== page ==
Crop exchange model impresses Kikwete

Crop exchange model impresses Kikwete

Subsequently, TCX would be modelled in a way that served best the interests of smallholder farmers and not middlemen, exporters or politicians. 

And the best model for Tanzania was the Ethiopian Commodities Exchange (ECX) that impressed President Jakaya Kikwete and his delegation that toured the centre early this month in Addis Ababa, Ethiopia.  The President, during the tour, directed the capital markets authority to borrow a leaf  from the book of the ECX in the establishment of TCX as it was pro-farmers and not traders. 

“There is no need to shop around for the best commodity exchange modalities, you (CMSA) should emulate the Ethiopian model,” Mr Kikwete said.  In the tour,  the President, who was accompanied by the Bank of Tanzania Governor, Prof Benno Ndulu and Capital Markets and Securities, CEO Ms Nasama Massinda, was briefed on what the best commodity market on the continent has achieved in its four years of existence. 

The President, who is an economist, said: “This is the best model which resembles our needs due to the nature and type of commodities traded here.”    The President said the war to liberate peasants from the shackles of the buyers who want to profit immensely by exploiting farmers were numbered.  

“The warehouse receipt is here to stay; no one can stop it as our farmers are getting little due to price mismatch. We want to ensure farmers with stable market…the commodity exchange is the right strategy,” he said. 

Warehouse receipt models are the cornerstone of commodity exchanges globally.   The President also asked the ECX CEO, Dr Eleni Gabre-Madhin, to generously extend their expertise to Tanzania in its effort to establish TCX,  the wheels of which have been set in the motion.  

Dr Gabre-Madhin told the President they would be more than happy to provide the needed assistance to fellow country within the broader Eastern Africa region.  “I agree. The key message is Africans should control their own commodity prices,” the ECX chief said and added: “Our exchange from the beginning was designed to serve the interests of smallholder farmers and not the elite class.”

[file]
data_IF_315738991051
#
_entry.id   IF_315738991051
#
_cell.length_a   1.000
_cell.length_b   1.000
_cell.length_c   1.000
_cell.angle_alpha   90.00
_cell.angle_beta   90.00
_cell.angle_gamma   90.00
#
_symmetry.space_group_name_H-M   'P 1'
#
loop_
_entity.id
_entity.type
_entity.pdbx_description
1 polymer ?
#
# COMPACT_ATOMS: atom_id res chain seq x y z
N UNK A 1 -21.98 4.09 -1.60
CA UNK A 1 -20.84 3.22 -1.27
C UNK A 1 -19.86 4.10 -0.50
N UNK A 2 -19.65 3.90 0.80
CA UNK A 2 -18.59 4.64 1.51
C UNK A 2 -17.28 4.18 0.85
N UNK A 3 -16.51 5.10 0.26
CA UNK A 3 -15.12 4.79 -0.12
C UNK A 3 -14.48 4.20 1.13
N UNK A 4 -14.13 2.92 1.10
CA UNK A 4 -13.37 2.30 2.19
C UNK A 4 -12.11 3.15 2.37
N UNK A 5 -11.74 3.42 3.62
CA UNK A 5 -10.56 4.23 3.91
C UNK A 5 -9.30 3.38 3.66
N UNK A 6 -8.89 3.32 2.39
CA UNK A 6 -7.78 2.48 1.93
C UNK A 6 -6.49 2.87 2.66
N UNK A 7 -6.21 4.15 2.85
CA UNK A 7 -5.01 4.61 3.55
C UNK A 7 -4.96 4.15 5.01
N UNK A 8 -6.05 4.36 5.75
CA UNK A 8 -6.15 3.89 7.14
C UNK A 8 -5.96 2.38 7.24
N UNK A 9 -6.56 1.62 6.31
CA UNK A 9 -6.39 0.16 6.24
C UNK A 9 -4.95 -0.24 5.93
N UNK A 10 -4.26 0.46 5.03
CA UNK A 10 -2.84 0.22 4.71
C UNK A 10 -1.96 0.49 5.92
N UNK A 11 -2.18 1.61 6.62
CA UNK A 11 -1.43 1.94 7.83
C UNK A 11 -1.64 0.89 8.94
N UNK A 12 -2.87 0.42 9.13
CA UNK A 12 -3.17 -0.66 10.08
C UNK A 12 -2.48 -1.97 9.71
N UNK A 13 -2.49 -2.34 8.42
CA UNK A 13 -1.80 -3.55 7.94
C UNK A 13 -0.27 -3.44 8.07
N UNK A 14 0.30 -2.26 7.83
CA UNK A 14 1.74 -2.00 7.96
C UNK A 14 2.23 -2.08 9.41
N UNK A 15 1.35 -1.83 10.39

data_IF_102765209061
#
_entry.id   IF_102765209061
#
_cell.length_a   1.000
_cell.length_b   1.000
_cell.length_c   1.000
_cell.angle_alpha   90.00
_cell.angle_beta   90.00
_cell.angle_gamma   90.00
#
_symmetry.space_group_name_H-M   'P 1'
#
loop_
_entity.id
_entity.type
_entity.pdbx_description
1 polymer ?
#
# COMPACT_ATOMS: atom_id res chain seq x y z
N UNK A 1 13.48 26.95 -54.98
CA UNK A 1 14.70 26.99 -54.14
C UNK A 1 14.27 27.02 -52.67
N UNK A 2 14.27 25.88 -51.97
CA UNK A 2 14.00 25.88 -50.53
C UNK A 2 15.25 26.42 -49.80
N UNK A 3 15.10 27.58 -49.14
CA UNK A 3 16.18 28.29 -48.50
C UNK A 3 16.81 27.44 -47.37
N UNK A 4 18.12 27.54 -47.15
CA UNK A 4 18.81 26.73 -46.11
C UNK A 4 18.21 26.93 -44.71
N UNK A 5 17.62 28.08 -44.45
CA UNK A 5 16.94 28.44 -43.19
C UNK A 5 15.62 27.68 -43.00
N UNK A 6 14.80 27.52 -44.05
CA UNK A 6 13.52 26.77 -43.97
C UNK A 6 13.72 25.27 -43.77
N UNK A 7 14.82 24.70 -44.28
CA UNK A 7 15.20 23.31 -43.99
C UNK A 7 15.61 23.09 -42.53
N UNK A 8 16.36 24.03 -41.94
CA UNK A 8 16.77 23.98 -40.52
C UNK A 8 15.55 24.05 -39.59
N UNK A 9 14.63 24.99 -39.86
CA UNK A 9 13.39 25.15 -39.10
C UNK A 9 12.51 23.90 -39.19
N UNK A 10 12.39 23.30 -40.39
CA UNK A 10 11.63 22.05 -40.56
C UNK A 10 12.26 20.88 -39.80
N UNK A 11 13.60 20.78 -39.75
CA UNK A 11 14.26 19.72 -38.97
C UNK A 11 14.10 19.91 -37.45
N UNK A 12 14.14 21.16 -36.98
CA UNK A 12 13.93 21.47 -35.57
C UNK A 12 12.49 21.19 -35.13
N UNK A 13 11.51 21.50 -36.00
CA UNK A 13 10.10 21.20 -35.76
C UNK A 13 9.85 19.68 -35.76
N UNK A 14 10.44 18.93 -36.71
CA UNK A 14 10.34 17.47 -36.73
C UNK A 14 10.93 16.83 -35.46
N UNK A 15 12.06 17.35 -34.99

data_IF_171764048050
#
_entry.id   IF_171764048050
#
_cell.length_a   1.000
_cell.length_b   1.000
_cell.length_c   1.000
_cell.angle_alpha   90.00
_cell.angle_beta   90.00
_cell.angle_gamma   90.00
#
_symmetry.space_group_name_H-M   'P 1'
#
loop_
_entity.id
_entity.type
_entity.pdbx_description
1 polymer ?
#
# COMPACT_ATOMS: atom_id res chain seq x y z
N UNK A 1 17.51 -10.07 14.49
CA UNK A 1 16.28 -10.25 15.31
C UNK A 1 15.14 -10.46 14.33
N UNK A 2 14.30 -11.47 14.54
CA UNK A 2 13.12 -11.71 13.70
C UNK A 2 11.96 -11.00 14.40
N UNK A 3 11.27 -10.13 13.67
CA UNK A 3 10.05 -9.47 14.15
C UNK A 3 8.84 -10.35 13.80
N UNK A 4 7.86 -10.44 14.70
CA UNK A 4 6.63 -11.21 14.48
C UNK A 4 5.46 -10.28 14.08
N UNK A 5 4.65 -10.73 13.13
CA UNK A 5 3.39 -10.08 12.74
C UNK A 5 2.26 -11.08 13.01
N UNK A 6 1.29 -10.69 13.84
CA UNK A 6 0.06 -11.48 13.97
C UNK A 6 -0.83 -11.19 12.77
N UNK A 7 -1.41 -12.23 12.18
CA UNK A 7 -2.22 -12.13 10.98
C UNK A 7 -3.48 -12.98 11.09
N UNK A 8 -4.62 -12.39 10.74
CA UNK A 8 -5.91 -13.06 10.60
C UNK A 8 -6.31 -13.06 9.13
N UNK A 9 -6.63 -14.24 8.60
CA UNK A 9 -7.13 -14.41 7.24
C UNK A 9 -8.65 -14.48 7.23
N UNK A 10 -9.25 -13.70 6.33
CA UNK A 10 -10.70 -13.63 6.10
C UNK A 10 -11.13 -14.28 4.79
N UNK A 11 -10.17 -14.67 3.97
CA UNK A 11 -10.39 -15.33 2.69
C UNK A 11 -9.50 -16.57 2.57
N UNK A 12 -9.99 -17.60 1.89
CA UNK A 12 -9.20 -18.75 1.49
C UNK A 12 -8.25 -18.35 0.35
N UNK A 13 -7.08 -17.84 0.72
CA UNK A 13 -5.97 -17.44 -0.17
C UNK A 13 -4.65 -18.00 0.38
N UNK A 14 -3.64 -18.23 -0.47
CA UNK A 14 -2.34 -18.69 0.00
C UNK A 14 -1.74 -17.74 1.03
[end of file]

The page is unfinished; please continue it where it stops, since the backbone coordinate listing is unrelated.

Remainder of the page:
Before the establishment of the ECX, coffee farmers used to receive 38 per cent of the final price but today they get 70 per cent upon selling and full payment the next day.   Last year, ECX, which is a spot market, traded 504,000 tonnes of various commodities ranging from coffee, sesame, maize, peas and beans and generated 1.2 billion US dollars.  

The exchange has 17 delivery sites that reach about 4.7 million farmers across the country. The farmers are updated by 82 sites that post the exchange prices as they happen during trading in two seconds. The warehouse has capacity for storing 300,000 tonnes.  EXC has 450 members and 11,000 clients who trade throughout the weekdays. The trading is divided into a span of 20 minutes depending on commodity, quality and grade.  

“Buyers cannot cheat farmers as they know the prices in every second and can also call the exchange to ask for the day’s prices,” Dr Gabre-Madhin said. She said the exchange received 61,600 calls a day that are automatically answered by machines hooked to the commodity trading platform.   

The CMSA CEO Ms Massinda said the government task force has also recommended the ECX model and the formulation of TCX are at drafting laws and regulations stage and will go concurrently with the commodity design levels.   “TCX will start with cashew nuts, rice, maize and sesame…other commodities will be included later,” the CEO said, “We have advantages as the base work, that are supported by warehouse receipt model, financial settlement infrastructure, ICT and telecommunications.” 

Currently, the ECX carters for coffee, sesame, haricot beans, wheat and maize. The exchange made it possible for all major players in the commodities selling cycle to get a fair and by far,  better deal with the help of commodity brokers.   Everyone from the farmer through the commodity brokers and on to the final consumer of these commodities get their deserved share of the final selling price.  

“This,” Dr Gabre-Madhin said, “is in contrast to the time when brokers were able to cheat the poor farmers by telling them that the price of their produce had dropped drastically in cities and they had to sell at a very cheap price”. 

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